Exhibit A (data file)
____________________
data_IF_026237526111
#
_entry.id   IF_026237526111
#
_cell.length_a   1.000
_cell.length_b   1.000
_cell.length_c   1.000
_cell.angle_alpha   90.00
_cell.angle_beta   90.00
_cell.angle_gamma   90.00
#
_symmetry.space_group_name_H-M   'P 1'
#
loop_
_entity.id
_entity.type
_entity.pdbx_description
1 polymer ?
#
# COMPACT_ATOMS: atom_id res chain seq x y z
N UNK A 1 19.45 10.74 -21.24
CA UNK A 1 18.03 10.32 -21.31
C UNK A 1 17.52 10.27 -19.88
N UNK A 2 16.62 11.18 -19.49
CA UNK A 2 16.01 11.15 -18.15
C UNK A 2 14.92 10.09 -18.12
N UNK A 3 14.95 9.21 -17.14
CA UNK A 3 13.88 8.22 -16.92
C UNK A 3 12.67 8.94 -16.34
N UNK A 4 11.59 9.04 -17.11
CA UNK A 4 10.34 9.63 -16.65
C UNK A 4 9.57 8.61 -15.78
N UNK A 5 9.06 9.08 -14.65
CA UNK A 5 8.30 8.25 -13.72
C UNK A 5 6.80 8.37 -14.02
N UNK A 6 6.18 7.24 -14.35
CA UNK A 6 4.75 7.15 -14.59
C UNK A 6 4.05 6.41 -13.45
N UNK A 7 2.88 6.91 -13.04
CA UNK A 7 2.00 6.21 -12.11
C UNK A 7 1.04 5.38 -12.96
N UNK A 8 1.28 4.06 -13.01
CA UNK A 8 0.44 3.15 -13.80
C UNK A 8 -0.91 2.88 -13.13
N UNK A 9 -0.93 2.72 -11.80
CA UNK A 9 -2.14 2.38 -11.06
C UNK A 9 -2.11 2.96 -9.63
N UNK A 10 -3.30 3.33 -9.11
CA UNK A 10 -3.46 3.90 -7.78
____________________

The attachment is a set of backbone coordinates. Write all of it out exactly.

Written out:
data_IF_026237526111
#
_entry.id   IF_026237526111
#
_cell.length_a   1.000
_cell.length_b   1.000
_cell.length_c   1.000
_cell.angle_alpha   90.00
_cell.angle_beta   90.00
_cell.angle_gamma   90.00
#
_symmetry.space_group_name_H-M   'P 1'
#
loop_
_entity.id
_entity.type
_entity.pdbx_description
1 polymer ?
#
# COMPACT_ATOMS: atom_id res chain seq x y z
N UNK A 1 19.45 10.74 -21.24
CA UNK A 1 18.03 10.32 -21.31
C UNK A 1 17.52 10.27 -19.88
N UNK A 2 16.62 11.18 -19.49
CA UNK A 2 16.01 11.15 -18.15
C UNK A 2 14.92 10.09 -18.12
N UNK A 3 14.95 9.21 -17.14
CA UNK A 3 13.88 8.22 -16.92
C UNK A 3 12.67 8.94 -16.34
N UNK A 4 11.59 9.04 -17.11
CA UNK A 4 10.34 9.63 -16.65
C UNK A 4 9.57 8.61 -15.78
N UNK A 5 9.06 9.08 -14.65
CA UNK A 5 8.30 8.25 -13.72
C UNK A 5 6.80 8.37 -14.02
N UNK A 6 6.18 7.24 -14.35
CA UNK A 6 4.75 7.15 -14.59
C UNK A 6 4.05 6.41 -13.45
N UNK A 7 2.88 6.91 -13.04
CA UNK A 7 2.00 6.21 -12.11
C UNK A 7 1.04 5.38 -12.96
N UNK A 8 1.28 4.06 -13.01
CA UNK A 8 0.44 3.15 -13.80
C UNK A 8 -0.91 2.88 -13.13
N UNK A 9 -0.93 2.72 -11.80
CA UNK A 9 -2.14 2.38 -11.06
C UNK A 9 -2.11 2.96 -9.63
N UNK A 10 -3.30 3.33 -9.11
CA UNK A 10 -3.46 3.90 -7.78